Hardy from zones 5–8, the plants prefer to be located in a humus-rich, shaded location where the soil does not become excessively dry throughout the growing season. They can even be located in fairly wet soils, as I witnessed at the Cornell Botanic Gardens, where they are planted adjacent to a stream. The corms readily produce offsets during the late fall, allowing an individual plant to gradually increase into a substantial clump with time. It is also interesting to note the corm produces two types of roots: vertically oriented contractile roots during the early fall that help to pull the corms ever deeper into the soil, followed by a mat of horizontal roots whose purpose is to absorb nutrients and water.

Available as a container plant or as corms from some bulb companies, Italian Arum is not an easy plant to find. Most nurseries do not like to stock container plants since there is typically nothing to see after June, which is certainly a detriment to sales. Fortunately, there are a number of specialty nurseries that carry this plant, along with forms showing ever more incredible marbling to the foliage. One combination that I found very attractive was at Chanticleer Gardens where the Arum was combined with the lower growing, yet similarly shaped foliage of Asarum splendens, the Chinese Ginger, as seen below. The fern nicely compliments the composition!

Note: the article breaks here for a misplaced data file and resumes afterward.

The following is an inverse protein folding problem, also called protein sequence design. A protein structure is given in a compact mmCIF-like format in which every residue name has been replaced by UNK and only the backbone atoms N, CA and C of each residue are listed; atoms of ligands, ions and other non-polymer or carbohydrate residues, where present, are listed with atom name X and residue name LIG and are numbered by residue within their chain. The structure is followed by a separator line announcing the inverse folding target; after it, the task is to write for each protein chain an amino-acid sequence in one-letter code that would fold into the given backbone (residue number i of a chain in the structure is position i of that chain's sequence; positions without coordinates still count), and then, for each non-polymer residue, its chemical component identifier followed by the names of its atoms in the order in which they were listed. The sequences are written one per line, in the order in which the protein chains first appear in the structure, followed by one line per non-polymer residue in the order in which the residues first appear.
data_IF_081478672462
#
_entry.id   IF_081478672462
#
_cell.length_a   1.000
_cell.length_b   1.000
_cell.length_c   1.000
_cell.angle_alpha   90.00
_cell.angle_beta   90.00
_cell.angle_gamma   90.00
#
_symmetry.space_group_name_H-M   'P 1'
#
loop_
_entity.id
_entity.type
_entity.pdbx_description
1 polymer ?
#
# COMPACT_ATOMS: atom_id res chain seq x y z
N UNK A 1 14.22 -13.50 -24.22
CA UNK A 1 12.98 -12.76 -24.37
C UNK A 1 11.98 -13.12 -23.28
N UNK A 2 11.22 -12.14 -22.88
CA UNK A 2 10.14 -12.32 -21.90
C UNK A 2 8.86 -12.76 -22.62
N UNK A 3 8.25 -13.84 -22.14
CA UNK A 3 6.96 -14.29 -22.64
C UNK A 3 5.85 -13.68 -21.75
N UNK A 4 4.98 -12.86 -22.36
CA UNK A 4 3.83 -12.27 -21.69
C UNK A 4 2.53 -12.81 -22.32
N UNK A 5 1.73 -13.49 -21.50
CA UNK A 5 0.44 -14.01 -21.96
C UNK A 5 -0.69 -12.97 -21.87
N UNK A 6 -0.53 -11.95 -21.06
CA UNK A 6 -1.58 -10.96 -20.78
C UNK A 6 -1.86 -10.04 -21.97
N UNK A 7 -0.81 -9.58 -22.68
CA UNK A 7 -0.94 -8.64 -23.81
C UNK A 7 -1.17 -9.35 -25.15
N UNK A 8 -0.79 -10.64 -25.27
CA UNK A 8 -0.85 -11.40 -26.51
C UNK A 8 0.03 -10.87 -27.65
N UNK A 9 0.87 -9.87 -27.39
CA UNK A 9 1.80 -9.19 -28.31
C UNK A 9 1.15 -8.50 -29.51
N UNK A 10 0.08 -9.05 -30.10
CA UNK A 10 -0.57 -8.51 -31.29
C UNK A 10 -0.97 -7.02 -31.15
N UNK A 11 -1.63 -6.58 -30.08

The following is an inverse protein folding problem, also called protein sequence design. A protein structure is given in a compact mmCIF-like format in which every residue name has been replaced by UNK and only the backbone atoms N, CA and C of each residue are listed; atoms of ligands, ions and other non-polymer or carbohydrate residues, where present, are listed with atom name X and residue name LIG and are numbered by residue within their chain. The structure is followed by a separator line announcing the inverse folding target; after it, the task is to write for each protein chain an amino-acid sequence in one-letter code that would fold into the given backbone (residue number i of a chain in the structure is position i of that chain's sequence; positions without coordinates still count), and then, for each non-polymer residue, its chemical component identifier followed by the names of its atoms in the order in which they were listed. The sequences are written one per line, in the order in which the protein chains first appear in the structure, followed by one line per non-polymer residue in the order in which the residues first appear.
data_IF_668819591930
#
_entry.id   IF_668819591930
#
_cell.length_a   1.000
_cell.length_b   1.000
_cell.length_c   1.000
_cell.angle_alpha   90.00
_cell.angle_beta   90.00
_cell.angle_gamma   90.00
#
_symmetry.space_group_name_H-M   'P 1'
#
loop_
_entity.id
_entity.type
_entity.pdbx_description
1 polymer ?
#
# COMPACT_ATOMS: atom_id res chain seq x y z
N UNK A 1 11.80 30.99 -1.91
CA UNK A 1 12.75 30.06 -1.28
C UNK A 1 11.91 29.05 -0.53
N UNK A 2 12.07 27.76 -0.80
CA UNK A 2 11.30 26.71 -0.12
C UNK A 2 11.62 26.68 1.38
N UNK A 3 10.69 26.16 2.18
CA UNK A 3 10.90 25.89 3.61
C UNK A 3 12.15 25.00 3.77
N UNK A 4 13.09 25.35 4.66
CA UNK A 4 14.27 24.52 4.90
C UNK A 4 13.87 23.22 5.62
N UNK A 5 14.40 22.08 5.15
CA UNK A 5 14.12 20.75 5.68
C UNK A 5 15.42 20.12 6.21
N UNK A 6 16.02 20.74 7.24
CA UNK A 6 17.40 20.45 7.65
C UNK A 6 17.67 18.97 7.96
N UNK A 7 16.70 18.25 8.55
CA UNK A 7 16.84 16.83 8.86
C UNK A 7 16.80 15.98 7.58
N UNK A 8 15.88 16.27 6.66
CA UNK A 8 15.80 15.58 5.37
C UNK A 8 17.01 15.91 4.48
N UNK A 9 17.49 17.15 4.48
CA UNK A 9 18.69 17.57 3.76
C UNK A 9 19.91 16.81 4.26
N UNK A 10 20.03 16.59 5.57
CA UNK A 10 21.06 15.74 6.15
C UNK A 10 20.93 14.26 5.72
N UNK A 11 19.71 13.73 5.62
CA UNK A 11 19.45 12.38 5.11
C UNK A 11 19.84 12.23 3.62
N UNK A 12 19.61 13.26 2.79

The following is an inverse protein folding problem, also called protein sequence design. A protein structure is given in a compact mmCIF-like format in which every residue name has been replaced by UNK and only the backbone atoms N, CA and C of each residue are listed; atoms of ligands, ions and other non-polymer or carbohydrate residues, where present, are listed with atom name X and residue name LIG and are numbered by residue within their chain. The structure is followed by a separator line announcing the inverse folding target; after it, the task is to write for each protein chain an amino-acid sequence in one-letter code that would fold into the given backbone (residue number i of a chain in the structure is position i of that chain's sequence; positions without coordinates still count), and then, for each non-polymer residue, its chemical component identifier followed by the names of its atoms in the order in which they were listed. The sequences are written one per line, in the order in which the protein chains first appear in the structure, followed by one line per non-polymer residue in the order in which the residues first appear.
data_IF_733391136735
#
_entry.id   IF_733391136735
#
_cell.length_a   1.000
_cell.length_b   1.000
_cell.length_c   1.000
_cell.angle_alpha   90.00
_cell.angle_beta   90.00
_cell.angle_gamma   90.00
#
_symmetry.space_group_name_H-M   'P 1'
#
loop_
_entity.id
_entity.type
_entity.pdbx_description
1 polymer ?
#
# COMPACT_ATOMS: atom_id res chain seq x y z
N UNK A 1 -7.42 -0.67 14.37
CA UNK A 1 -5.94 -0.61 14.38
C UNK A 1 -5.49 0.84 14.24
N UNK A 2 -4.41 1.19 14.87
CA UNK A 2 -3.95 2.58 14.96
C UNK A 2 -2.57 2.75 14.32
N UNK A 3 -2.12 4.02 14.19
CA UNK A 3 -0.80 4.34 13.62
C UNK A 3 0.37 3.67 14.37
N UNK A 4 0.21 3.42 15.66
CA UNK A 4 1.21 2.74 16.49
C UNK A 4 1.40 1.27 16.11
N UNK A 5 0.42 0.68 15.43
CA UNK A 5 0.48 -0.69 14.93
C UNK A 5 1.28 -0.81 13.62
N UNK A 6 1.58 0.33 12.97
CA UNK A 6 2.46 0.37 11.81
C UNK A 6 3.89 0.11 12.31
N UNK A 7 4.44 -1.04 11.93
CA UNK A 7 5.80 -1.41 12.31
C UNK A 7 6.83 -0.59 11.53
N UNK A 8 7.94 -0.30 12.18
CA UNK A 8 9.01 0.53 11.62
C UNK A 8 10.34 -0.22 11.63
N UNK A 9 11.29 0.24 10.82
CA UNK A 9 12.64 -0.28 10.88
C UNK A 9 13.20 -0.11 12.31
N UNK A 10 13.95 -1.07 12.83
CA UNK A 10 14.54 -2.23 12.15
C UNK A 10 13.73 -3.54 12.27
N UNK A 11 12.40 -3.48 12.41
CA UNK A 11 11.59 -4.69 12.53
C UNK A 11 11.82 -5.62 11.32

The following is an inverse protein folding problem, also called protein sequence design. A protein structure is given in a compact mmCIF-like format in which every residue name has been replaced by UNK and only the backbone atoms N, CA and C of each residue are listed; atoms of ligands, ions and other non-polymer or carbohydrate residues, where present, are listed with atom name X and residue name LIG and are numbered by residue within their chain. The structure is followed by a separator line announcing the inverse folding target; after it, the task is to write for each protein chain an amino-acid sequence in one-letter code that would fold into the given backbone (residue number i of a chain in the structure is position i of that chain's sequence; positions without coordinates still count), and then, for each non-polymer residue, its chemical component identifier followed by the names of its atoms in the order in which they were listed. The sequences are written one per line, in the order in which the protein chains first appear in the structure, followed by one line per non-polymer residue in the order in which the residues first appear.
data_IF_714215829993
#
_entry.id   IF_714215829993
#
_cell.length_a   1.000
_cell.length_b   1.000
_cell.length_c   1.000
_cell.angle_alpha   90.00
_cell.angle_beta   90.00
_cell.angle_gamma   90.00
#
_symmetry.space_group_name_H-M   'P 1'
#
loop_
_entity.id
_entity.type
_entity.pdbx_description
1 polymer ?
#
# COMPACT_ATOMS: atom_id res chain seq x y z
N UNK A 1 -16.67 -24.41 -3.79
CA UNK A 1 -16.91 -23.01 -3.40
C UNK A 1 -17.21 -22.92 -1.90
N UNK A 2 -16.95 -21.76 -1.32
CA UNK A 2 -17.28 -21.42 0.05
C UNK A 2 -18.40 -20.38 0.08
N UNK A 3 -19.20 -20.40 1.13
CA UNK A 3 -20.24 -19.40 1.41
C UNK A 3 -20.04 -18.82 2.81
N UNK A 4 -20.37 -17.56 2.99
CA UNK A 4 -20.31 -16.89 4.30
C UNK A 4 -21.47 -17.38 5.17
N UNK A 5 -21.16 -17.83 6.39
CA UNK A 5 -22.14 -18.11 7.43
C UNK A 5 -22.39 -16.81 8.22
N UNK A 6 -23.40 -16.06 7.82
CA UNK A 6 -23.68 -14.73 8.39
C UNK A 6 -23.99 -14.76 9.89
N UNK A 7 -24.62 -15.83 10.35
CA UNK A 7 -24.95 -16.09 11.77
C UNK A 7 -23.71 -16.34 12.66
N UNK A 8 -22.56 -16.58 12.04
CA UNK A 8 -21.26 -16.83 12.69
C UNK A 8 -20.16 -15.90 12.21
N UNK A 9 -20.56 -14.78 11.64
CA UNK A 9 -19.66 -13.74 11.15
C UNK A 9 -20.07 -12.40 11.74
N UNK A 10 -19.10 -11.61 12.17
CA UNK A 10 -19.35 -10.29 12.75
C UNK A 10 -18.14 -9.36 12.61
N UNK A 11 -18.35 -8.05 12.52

The Italian Arum is an amazing plant for the garden, providing nearly year-round interest with a flower that literally becomes warm to the touch during pollination. Truly one hot plant that needs to grace more mid-winter gardens!